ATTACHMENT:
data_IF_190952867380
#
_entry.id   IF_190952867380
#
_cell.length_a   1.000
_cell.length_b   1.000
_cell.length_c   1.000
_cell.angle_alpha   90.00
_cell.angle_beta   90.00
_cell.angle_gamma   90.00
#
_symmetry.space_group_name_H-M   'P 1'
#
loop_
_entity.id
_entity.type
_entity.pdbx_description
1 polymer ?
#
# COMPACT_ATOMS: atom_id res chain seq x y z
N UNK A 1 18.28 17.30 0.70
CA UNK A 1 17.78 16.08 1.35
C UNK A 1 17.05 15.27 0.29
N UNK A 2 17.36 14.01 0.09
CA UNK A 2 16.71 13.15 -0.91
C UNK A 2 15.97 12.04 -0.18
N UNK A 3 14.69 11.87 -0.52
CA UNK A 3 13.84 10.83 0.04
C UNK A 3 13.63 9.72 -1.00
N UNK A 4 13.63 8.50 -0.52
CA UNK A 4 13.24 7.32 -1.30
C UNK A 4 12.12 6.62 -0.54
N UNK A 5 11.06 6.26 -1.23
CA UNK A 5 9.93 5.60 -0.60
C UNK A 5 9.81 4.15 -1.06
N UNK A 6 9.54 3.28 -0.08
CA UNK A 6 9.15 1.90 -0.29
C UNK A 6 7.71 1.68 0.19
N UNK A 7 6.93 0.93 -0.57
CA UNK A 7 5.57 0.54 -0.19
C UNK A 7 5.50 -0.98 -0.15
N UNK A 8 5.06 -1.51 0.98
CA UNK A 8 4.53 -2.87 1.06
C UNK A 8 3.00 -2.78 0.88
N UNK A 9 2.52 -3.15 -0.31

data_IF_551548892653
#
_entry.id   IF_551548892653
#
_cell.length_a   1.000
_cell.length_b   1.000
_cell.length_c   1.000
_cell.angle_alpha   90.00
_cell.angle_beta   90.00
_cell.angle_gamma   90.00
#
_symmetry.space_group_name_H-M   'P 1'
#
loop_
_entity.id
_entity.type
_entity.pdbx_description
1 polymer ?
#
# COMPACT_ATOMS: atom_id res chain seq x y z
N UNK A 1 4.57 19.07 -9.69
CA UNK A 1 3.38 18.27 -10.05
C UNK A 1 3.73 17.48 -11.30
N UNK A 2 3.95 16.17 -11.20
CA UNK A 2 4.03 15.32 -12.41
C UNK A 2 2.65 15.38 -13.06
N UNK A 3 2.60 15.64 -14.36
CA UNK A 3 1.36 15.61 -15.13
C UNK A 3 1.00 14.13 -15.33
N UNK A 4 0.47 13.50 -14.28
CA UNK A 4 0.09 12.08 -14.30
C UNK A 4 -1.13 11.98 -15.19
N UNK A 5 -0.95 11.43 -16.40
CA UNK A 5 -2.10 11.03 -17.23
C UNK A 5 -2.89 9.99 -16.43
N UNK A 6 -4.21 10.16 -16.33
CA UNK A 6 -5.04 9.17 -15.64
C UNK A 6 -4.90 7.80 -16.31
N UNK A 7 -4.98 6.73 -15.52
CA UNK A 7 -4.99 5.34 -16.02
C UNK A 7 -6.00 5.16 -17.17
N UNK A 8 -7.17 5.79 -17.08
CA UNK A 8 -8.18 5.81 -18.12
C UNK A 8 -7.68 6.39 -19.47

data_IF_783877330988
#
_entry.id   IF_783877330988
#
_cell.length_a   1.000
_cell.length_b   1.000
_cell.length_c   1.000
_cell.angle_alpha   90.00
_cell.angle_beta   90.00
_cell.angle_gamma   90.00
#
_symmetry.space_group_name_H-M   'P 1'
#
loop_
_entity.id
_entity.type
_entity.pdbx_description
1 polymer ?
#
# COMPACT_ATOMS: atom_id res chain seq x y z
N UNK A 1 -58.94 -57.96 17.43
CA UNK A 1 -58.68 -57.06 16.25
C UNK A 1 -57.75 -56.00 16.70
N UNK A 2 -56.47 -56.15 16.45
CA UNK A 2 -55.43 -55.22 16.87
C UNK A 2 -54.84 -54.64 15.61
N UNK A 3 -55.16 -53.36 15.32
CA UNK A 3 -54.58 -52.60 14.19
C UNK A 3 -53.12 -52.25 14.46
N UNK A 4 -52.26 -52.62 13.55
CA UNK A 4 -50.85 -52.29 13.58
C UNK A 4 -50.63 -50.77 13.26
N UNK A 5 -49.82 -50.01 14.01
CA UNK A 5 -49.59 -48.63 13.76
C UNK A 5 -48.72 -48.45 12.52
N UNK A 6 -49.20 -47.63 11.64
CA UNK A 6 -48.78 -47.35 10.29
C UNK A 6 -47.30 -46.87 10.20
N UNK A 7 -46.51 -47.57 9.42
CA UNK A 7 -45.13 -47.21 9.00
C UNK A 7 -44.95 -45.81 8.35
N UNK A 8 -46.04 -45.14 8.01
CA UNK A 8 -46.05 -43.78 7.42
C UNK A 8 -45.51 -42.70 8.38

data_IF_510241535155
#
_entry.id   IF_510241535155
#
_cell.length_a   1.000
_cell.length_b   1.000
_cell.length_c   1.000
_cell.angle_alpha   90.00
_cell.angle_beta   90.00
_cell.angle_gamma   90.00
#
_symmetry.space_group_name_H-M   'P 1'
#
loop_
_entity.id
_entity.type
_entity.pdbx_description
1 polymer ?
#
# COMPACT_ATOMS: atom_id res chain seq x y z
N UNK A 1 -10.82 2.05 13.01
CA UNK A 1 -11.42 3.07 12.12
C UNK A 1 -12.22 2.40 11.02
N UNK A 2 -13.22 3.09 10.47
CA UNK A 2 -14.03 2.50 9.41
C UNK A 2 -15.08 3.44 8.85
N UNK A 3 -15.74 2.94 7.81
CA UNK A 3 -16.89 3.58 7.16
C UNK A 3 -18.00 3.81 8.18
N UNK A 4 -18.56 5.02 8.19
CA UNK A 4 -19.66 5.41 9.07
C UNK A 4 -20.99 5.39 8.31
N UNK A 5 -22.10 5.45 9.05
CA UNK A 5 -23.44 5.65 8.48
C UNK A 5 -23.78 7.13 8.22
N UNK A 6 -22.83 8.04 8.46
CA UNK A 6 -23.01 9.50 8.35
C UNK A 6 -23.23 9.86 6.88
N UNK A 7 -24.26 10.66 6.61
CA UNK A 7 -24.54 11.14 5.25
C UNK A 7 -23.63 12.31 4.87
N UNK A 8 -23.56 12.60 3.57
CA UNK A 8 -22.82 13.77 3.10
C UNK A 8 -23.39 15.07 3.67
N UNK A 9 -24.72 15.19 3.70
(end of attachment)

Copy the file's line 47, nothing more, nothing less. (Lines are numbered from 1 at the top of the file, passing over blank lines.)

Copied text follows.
#